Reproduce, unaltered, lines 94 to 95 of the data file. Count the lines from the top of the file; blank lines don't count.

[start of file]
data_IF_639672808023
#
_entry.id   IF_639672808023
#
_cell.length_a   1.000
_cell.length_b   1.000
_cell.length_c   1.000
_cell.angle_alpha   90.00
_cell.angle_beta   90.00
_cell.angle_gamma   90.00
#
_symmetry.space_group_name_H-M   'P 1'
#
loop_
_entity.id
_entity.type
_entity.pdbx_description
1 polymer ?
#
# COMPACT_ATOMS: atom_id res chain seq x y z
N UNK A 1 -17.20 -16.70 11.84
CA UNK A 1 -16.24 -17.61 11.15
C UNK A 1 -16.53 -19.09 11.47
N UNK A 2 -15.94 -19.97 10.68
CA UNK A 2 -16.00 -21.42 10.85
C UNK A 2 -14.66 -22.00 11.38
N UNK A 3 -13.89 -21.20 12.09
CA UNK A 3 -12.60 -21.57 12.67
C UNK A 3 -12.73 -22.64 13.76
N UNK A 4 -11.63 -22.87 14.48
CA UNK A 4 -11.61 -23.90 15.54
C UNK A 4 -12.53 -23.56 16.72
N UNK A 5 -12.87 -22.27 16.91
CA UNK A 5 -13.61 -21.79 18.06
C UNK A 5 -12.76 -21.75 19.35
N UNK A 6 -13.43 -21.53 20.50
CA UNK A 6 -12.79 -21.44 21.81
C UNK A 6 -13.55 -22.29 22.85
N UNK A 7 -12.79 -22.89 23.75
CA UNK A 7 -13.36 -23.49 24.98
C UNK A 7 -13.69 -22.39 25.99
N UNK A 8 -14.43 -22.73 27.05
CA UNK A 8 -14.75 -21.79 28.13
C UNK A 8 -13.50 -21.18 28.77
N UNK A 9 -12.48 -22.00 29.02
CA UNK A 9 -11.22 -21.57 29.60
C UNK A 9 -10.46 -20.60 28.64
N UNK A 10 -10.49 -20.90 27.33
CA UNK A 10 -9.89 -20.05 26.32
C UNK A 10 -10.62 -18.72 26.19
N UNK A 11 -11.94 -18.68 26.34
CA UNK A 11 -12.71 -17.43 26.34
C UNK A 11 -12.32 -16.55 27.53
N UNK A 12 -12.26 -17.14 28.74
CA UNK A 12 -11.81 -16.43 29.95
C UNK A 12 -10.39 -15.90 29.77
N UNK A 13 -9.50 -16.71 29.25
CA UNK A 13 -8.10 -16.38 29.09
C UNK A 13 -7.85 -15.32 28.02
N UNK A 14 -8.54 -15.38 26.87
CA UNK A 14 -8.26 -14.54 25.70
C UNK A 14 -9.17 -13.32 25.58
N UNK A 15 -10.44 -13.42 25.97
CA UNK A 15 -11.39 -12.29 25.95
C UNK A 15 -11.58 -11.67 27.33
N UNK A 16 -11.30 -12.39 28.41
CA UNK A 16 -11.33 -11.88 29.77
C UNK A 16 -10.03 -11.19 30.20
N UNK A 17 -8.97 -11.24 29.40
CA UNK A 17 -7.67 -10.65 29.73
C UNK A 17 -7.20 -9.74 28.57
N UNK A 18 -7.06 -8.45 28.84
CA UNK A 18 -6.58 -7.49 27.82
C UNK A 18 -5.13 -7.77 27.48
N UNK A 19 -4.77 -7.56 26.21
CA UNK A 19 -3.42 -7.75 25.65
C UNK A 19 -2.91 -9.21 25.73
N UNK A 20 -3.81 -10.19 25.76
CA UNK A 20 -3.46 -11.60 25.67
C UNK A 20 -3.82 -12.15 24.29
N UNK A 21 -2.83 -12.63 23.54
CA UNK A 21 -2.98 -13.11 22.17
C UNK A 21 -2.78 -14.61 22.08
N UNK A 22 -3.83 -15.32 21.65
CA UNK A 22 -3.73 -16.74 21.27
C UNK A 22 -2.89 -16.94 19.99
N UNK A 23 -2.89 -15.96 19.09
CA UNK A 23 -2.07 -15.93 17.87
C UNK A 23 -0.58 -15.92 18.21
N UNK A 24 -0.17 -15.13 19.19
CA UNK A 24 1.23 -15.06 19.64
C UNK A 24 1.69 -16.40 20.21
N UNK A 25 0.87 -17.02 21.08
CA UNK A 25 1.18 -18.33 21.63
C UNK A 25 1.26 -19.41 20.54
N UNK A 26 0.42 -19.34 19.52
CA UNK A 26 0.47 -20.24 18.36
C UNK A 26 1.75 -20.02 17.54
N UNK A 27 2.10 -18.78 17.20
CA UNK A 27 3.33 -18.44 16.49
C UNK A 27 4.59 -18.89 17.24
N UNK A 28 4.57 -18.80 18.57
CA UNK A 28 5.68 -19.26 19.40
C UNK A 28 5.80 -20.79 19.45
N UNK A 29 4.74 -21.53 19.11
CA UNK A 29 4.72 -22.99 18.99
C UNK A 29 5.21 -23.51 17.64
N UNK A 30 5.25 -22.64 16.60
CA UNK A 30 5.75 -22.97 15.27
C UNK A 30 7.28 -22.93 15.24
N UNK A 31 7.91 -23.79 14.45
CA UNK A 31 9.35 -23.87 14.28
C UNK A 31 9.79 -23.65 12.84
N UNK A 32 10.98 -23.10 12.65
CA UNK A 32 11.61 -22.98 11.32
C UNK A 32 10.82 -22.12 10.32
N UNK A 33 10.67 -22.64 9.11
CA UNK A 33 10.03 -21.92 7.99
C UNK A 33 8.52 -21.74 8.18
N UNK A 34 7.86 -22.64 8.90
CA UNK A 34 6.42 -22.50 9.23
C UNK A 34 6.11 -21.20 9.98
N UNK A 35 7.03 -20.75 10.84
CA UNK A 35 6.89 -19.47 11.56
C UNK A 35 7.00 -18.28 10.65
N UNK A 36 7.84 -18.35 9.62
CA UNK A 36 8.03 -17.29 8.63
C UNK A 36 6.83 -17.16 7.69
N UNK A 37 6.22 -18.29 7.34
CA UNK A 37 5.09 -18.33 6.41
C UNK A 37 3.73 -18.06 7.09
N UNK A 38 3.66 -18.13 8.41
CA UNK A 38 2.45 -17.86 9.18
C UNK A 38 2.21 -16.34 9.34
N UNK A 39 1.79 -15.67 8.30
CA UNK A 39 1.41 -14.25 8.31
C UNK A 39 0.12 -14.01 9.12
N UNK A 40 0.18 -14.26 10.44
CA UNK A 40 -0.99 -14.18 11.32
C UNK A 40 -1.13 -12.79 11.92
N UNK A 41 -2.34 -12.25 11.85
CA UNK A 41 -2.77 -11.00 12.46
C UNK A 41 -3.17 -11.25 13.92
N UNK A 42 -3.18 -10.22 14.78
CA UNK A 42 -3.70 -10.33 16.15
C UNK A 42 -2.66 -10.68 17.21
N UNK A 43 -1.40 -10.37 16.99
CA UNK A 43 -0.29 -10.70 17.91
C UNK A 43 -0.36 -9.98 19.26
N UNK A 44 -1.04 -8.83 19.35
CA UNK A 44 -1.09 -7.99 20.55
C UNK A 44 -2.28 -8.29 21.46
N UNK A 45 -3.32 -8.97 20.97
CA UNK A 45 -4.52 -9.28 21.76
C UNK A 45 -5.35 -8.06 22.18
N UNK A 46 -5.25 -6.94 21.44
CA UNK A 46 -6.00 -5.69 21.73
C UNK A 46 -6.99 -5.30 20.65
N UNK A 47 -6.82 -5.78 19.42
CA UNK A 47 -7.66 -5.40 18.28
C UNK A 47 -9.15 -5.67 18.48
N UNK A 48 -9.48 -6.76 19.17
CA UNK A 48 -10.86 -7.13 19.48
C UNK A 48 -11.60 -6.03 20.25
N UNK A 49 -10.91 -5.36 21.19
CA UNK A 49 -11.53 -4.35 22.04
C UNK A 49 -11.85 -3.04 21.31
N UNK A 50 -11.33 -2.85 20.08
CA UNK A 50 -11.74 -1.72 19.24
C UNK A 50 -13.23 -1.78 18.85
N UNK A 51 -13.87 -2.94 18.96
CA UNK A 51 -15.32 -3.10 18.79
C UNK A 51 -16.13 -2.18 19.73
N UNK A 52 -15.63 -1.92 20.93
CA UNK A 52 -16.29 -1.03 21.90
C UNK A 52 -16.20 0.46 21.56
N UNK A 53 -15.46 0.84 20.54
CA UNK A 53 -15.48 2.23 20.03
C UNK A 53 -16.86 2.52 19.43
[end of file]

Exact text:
CA UNK A 25 1.18 -18.33 21.63
C UNK A 25 1.26 -19.41 20.54